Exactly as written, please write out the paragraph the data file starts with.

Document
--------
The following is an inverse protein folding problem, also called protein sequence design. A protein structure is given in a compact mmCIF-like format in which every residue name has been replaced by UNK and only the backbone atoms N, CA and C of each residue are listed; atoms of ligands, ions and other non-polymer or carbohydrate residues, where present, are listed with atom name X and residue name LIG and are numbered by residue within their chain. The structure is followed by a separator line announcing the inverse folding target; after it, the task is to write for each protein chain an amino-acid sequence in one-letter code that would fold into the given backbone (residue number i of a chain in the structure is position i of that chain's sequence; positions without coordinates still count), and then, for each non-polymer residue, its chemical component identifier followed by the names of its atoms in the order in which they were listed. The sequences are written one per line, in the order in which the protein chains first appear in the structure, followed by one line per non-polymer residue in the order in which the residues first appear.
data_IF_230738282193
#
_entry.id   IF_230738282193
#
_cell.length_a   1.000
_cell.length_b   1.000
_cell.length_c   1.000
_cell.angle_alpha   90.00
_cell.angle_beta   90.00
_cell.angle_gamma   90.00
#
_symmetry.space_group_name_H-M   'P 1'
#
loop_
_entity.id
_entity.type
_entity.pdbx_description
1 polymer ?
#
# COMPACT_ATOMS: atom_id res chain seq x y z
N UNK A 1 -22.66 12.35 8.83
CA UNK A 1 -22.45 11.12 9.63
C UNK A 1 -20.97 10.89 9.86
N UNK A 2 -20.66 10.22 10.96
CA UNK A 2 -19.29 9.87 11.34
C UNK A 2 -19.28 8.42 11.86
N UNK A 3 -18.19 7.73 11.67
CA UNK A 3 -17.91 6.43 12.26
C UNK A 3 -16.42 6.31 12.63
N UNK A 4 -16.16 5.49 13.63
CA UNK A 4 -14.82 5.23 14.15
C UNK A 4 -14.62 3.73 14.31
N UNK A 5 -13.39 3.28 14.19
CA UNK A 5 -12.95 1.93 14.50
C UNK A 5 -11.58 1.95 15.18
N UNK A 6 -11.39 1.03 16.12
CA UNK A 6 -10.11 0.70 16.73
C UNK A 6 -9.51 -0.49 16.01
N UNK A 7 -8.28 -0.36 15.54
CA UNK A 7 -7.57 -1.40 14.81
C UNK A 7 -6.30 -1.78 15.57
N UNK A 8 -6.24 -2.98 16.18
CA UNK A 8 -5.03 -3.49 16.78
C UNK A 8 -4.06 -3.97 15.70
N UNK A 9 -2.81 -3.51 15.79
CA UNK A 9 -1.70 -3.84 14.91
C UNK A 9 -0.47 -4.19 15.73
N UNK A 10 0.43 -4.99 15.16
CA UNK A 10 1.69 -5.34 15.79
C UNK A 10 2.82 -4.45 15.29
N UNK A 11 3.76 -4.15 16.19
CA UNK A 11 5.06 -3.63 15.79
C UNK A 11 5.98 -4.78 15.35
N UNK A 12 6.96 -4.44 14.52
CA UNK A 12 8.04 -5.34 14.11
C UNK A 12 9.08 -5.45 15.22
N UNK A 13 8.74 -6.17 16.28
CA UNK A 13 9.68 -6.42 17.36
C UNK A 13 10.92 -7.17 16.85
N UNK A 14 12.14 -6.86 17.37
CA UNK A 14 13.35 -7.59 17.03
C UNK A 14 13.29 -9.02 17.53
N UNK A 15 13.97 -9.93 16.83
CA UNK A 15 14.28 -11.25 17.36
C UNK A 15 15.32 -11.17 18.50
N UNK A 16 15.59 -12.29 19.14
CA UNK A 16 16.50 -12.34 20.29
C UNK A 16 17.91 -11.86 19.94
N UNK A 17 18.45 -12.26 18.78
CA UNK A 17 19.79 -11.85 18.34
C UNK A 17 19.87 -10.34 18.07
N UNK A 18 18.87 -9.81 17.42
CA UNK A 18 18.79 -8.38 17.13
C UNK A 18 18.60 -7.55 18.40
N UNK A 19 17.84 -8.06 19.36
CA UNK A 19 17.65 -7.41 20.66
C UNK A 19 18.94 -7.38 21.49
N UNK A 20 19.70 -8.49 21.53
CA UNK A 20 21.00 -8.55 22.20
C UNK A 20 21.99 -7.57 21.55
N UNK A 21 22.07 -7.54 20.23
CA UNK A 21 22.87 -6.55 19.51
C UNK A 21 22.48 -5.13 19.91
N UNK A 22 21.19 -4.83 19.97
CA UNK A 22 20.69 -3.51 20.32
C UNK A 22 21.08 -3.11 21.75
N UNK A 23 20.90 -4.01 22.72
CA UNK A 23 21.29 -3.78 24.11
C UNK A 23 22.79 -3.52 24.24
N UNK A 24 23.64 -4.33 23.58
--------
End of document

The following is an inverse protein folding problem, also called protein sequence design. A protein structure is given in a compact mmCIF-like format in which every residue name has been replaced by UNK and only the backbone atoms N, CA and C of each residue are listed; atoms of ligands, ions and other non-polymer or carbohydrate residues, where present, are listed with atom name X and residue name LIG and are numbered by residue within their chain. The structure is followed by a separator line announcing the inverse folding target; after it, the task is to write for each protein chain an amino-acid sequence in one-letter code that would fold into the given backbone (residue number i of a chain in the structure is position i of that chain's sequence; positions without coordinates still count), and then, for each non-polymer residue, its chemical component identifier followed by the names of its atoms in the order in which they were listed. The sequences are written one per line, in the order in which the protein chains first appear in the structure, followed by one line per non-polymer residue in the order in which the residues first appear.